• To the National Highway Traffic Safety Administration: The New Car Assessment program should include tests to evaluate a car’s ability to not crash into bicycles. Create a bicycle safety coalition of stakeholders to develop a comprehensive national strategy to increase helmet use among bicyclists of all ages
  • To the Federal Highway Administration: Create strategies to combine traditional and innovative bicycle-counting approaches that count bicycling activity data. Share the methods with state transportation departments. Include separate lanes for bikes and intersection safety treatments that are listed in the Proven Safety Countermeasures as well as the Every Day Counts program.
  • To the United States Consumer Product Safety Commission: Orchestrate an evaluation to find out if bicycle visibility could be increased by modifying the requirements listed in Title 16 Code of Federal Regulations 1512.16, and if so, modify the regulation accordingly.
  • To the 50 states, the District of Columbia and the Commonwealth of Puerto Rico: Mandate that all bicyclists wear and age-appropriate helmet when riding their bikes.
  • To the American Association of State Highway and Transportation Officials: Utilize geometric design guidance materials on separated bike lines, intersection treatments, and the transition between them upon the next revision of the Guide for the Development of Bicycle Facilities.

Were You Injured in a Bicycle Accident? Call an Experienced California Bicycle Accident LawyerWere You Injured in a Bicycle Accident? Call an Experienced California Bicycle Accident Lawyer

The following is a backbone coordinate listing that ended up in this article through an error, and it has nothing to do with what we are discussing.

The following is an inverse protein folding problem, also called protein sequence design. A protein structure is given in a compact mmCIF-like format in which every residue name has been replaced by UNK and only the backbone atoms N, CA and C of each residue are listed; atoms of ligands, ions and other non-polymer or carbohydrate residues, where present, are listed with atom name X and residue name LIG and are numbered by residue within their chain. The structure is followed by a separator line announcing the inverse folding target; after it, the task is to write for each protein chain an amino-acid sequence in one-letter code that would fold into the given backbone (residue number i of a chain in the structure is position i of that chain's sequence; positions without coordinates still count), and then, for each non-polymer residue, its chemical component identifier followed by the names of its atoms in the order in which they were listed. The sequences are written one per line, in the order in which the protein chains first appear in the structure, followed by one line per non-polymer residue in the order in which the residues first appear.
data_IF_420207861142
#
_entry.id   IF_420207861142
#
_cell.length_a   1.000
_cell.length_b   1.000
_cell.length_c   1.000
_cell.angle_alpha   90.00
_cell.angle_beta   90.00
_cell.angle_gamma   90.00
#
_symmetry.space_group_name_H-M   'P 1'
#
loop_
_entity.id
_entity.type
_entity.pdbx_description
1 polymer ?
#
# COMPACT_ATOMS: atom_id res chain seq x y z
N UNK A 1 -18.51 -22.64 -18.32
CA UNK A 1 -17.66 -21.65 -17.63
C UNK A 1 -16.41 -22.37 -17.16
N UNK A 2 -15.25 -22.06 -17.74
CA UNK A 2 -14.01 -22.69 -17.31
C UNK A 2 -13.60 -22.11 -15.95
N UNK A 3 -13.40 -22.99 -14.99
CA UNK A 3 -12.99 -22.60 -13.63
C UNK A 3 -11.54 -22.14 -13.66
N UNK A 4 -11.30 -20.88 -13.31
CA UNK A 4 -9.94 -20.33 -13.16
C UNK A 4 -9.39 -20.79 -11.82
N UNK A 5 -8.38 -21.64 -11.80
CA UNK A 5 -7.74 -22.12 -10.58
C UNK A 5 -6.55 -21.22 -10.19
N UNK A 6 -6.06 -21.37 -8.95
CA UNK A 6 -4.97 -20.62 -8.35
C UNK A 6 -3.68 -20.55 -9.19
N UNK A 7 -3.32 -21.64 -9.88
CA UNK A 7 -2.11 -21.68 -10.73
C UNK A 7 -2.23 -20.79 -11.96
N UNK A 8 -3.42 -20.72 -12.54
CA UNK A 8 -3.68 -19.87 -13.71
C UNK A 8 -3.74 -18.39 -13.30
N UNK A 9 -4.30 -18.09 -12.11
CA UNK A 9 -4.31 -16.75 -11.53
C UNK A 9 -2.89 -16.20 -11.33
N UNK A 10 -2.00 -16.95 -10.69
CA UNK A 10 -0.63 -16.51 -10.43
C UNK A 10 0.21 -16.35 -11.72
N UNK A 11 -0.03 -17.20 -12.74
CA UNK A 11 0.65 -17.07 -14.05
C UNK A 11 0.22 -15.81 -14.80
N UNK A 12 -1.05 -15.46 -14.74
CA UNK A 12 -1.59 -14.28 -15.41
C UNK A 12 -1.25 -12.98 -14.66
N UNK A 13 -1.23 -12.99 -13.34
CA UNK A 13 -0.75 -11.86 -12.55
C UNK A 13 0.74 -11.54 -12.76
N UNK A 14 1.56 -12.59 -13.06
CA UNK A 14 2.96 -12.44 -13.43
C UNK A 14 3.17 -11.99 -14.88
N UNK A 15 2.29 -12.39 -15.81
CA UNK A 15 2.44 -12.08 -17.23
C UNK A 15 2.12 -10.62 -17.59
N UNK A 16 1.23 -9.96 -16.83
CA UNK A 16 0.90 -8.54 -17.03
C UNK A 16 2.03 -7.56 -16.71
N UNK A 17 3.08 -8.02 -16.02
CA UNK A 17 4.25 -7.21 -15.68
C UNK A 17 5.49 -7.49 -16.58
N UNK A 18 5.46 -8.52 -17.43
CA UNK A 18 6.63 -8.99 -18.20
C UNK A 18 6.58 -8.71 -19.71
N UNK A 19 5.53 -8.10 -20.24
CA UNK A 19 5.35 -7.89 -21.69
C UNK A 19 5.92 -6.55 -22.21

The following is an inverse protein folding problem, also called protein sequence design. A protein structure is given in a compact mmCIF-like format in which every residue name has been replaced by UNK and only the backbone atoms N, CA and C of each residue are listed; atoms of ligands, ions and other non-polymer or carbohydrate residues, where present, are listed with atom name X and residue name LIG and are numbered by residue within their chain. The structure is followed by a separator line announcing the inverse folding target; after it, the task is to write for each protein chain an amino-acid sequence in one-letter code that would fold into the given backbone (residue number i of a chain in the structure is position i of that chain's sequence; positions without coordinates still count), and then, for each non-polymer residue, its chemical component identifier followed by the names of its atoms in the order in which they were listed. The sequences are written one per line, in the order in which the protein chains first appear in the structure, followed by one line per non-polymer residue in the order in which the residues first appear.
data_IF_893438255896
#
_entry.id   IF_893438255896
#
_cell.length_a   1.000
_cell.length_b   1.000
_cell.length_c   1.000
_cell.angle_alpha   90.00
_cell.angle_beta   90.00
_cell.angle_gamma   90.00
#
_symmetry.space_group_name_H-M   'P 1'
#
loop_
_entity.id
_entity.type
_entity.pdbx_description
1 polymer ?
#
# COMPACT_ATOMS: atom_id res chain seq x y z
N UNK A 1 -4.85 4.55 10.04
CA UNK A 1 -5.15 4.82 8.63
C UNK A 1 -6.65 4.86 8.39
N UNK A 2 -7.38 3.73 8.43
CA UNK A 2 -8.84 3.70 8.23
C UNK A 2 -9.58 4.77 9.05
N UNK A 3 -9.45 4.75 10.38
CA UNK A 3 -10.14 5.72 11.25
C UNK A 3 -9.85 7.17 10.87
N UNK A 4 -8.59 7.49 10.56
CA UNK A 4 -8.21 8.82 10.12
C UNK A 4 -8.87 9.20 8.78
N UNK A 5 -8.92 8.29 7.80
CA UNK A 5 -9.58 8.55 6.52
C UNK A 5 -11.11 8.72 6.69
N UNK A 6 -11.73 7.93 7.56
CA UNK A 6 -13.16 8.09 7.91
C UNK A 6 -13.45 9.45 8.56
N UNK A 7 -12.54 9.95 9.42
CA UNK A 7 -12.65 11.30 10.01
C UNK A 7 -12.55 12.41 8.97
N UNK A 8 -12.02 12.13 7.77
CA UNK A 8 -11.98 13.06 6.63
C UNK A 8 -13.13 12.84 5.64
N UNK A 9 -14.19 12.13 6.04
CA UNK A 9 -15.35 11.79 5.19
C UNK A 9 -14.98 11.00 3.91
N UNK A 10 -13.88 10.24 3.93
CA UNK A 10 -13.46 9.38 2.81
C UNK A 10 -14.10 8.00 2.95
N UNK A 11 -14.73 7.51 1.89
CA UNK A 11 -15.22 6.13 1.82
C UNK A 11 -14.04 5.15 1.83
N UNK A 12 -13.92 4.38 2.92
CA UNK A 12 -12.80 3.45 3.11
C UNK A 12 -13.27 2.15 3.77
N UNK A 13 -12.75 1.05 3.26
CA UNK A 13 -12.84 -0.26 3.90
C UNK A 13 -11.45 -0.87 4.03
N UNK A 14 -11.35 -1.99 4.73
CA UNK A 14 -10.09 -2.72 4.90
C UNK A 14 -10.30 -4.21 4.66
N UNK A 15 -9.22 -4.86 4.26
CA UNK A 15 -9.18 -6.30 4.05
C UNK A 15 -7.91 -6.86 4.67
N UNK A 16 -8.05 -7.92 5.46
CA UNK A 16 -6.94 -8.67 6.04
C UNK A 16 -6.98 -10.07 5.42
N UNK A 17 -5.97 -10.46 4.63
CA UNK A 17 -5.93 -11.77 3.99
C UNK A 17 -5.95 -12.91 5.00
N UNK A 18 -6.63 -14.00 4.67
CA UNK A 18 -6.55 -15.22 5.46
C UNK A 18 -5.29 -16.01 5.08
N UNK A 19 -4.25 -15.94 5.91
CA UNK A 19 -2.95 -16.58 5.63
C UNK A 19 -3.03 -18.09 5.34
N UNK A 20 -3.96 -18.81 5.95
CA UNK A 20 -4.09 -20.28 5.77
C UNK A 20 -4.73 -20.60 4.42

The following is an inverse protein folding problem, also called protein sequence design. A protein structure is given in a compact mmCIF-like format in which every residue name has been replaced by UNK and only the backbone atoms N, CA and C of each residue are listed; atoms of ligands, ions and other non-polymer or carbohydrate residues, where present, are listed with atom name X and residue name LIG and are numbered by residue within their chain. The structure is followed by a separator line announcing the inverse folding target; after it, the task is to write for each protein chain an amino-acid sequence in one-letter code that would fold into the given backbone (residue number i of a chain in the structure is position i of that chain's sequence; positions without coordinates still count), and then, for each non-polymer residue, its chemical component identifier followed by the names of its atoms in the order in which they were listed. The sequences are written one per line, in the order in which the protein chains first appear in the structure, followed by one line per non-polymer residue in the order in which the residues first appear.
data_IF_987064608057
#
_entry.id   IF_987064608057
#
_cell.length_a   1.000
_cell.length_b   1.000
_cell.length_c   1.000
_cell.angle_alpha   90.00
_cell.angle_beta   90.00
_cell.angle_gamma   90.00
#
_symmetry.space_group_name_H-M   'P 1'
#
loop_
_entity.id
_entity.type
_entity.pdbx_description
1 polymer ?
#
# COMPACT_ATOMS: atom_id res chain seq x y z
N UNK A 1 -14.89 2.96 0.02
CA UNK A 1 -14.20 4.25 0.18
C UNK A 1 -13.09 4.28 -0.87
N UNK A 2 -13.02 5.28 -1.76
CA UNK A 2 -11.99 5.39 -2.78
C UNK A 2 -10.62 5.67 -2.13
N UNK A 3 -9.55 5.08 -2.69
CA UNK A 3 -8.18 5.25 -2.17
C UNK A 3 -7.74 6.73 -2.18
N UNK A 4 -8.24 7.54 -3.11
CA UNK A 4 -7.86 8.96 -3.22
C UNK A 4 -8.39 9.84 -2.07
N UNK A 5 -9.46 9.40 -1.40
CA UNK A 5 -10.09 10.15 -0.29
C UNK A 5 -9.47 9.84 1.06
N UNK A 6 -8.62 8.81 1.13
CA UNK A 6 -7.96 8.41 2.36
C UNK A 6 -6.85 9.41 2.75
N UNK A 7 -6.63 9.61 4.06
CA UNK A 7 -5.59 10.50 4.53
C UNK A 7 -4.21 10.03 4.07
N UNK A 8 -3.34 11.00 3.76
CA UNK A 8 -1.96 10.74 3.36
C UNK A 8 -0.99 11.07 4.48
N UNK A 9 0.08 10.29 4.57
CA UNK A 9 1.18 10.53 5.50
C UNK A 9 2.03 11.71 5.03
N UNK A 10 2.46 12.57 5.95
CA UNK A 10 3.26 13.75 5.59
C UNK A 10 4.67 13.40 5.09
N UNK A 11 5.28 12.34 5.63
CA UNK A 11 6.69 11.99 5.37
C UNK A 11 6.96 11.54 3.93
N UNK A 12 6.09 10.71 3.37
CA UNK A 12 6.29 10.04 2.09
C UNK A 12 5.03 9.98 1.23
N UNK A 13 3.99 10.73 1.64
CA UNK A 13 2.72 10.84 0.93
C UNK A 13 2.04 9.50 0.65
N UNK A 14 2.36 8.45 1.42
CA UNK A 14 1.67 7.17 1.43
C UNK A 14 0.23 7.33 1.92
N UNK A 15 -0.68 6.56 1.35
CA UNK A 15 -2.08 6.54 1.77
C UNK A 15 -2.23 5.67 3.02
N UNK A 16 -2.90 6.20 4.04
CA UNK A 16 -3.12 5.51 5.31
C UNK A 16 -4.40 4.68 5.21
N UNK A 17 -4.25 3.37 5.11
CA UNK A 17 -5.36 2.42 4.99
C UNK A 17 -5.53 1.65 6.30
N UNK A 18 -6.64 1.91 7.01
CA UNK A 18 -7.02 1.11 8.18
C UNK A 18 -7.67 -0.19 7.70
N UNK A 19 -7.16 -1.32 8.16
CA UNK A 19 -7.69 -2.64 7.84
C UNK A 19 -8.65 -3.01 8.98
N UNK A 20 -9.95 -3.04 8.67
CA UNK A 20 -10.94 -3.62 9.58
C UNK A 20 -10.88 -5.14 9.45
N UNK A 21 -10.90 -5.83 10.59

A variety of factors can cause bicycle accidents, but many times it is driver inattentiveness and poor infrastructure design. These accidents can leave victims with painful injuries that take over their lives. If this happened to you, there is help when you explore your legal options after a bicycle accident.

Contact Arash Law today by phone (888) 488-1391 or online to receive your free case consultation with an experienced bicycle accident lawyer from our firm. Our dedicated California injury lawyers have recovered over 200 million dollars for clients just like you. We have decades of experience serving bike accident victims in Los Angeles, Berkeley, San Francisco, Riverside, San Jose, San Diego, Sacramento, Sherman Oaks, and throughout California

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DISCLAIMER: Information provided on this blog is not formal legal advice. It is generic legal information. Under no circumstances should the information on this page be relied upon when deciding the proper course of a legal action. Always obtain a free and confidential case evaluation from a reputable attorney near you if you think you might have a personal injury lawsuit.